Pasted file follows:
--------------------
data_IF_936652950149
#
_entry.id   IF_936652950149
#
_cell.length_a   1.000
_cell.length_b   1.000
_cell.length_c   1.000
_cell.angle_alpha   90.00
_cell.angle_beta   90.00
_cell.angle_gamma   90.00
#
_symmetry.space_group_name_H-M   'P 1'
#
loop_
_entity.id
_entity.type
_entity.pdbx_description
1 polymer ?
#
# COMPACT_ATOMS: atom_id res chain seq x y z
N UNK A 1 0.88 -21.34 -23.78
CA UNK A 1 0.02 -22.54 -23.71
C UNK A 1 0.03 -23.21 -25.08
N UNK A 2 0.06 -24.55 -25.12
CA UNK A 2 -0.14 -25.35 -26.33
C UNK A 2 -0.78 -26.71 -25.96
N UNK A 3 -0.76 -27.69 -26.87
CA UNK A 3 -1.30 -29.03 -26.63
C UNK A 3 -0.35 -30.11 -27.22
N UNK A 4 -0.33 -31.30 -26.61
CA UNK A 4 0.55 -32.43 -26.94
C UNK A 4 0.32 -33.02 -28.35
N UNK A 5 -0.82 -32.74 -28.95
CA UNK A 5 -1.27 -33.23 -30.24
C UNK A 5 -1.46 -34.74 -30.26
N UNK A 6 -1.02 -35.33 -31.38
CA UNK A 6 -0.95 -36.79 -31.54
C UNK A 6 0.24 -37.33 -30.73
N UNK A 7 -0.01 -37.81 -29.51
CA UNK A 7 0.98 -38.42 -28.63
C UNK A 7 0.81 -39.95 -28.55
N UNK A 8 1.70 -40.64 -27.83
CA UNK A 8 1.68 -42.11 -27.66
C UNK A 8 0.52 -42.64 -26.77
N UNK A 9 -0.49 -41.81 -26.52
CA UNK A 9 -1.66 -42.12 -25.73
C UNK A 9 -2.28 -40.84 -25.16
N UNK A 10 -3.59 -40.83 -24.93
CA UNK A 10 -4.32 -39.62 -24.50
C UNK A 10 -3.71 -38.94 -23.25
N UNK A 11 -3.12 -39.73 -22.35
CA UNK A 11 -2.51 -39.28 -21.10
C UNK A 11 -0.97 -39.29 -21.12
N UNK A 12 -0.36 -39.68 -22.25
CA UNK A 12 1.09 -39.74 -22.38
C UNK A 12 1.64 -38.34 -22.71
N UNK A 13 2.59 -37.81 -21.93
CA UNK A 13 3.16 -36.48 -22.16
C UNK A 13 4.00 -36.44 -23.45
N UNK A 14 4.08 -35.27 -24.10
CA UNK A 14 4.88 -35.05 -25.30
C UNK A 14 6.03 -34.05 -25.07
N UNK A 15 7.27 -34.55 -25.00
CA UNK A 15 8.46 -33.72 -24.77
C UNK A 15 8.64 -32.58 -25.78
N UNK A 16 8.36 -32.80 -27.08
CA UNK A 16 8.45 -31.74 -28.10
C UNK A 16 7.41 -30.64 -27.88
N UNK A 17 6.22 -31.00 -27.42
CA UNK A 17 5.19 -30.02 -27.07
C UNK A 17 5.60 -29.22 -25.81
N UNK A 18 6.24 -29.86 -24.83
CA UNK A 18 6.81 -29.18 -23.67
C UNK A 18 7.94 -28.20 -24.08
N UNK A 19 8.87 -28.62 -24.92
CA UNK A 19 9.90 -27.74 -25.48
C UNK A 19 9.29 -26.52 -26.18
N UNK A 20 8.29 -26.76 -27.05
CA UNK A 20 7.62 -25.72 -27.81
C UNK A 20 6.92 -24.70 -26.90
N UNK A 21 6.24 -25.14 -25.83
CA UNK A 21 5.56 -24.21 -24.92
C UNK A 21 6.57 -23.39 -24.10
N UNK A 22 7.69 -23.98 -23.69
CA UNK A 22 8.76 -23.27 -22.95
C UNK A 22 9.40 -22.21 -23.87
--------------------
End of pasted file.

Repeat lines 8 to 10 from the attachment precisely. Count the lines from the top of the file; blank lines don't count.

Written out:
_cell.angle_alpha   90.00
_cell.angle_beta   90.00
_cell.angle_gamma   90.00